“I just walked into the library at school to finish up my paper and low and behold see the most f—-d up excuse for a gay rights movement in my life. I don’t care what you want stuck where and by who but don’t disgrace the United States colors with your bulls–t. I am beyond tempted to burn this in its place.”
This was the caption placed on the picture in a Facebook post by a close friend of mine earlier this week. I could not believe what I was reading. Here was a friend I had known my entire life, a good student, a proud member of the U.S. Army, someone I respected, who, for all his merits, actually believed this well-meaning symbol was an outrage.
Then, as if this outburst was not disappointing enough, I scrolled down to read comment after comment from people I had believed to be accepting and thoughtful, condemning this flag for its insensitivity to the American way. Several of the responders requested pictures of the flag burning, made empty threats to drive down and do it themselves, and even reproached the library for allowing it to be displayed. The post received 70 likes in a single day.
One concerned citizen asserted: “I don’t care if you are homosexual, but don’t disrespect the flag. There’s a lot of brave men who died for that flag.” This comment was liked both by the friend who made the post and another former friend now in the Air Force. This statement was sickening. For anyone to believe, in the modern world, that the American flag upholds an ideal that condemns any American citizen based on their beliefs or sexual orientation is sad enough. For the young men and women dedicating their lives to this country not to realize the basic ideas of acceptance and tolerance at the foundation of its beliefs is truly disheartening.
Another comment read, “I don’t care if what they believe is right or wrong but to abuse the flag for their own personal gain is appalling.” Maybe I am missing something here, but I really cannot figure out a way in which displaying a flag as a symbol of equality is for anyone’s own personal gain. This was not some scheme to get money or sway people’s opinion. Simply put, it was a statement of acceptance and, clearly, one that was desperately needed.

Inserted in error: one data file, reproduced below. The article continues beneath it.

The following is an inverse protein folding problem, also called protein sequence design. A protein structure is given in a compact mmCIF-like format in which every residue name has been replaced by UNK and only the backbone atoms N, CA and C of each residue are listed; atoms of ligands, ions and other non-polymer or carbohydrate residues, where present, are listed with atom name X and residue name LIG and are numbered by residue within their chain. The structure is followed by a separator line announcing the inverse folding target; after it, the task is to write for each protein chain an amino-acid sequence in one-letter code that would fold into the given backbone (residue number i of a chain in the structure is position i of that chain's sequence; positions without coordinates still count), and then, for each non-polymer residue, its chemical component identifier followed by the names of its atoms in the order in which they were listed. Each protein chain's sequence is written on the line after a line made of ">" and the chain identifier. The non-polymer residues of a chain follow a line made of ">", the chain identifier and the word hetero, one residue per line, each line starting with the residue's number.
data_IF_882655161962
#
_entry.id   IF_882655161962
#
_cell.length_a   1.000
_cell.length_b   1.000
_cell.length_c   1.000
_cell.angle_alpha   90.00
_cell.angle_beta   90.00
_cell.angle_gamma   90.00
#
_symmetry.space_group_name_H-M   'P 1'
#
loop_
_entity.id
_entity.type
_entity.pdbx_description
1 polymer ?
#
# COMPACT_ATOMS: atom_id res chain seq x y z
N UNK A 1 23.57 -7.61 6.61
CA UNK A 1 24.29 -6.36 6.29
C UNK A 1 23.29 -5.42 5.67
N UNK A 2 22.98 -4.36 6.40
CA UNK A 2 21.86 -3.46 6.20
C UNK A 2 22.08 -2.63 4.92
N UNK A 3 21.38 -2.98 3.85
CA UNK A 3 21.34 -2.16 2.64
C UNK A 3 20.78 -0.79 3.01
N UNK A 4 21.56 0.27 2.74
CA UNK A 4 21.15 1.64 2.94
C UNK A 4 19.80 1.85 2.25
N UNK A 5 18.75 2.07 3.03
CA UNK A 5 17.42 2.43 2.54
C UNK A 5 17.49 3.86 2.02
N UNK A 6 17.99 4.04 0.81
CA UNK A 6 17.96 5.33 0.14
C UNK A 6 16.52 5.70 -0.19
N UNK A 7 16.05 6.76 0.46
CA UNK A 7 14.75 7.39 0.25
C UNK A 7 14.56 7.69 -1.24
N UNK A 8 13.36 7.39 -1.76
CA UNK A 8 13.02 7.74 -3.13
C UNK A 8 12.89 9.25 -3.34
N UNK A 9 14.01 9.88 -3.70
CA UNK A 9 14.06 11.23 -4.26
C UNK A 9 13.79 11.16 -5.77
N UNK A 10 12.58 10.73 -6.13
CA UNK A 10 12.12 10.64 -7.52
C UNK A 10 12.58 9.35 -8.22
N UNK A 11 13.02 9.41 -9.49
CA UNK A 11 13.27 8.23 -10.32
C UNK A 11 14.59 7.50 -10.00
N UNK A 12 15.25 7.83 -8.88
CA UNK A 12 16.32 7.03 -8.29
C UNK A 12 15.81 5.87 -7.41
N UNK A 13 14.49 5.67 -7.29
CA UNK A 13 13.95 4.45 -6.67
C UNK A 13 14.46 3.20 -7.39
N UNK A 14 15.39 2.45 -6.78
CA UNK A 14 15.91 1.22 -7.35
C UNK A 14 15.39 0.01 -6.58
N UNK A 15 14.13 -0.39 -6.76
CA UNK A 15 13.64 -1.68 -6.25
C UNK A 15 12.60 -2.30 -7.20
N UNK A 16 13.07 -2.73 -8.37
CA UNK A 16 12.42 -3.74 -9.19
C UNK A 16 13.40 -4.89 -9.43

“There’s a special place in hell for people that deface the American flag like this and for this cause at that,” said a final commentator. This responder’s assertion that this cause is more insulting to the American identity than other forms of abusing the flag reflects a basic misunderstanding of the modern cultural landscape. It strikes me as funny that the use of the American flag to promote equality stirs up more outrage than depictions of the flag on bikinis and beer cans. Maybe Americans need to reevaluate the image we are creating for our nation’s most important symbols, unless we find it more fitting to be identified as drunk than open-minded.
It is 2013. America has its first African American president who ran on a platform promising change. The senate and the cabinet are liberal, and more and more same-sex couples are being seen in advertising and media. Laws and people are changing every day, and we are becoming a more accepting society as a whole.
Grow up. Move on. Half of these comments stated that they did not care about someone’s sexual orientation, but clearly it bothered them enough to express their outrage. If concepts of acceptance and freedom of choice are not fitting symbols of the American culture, then the American culture is long overdue for a change.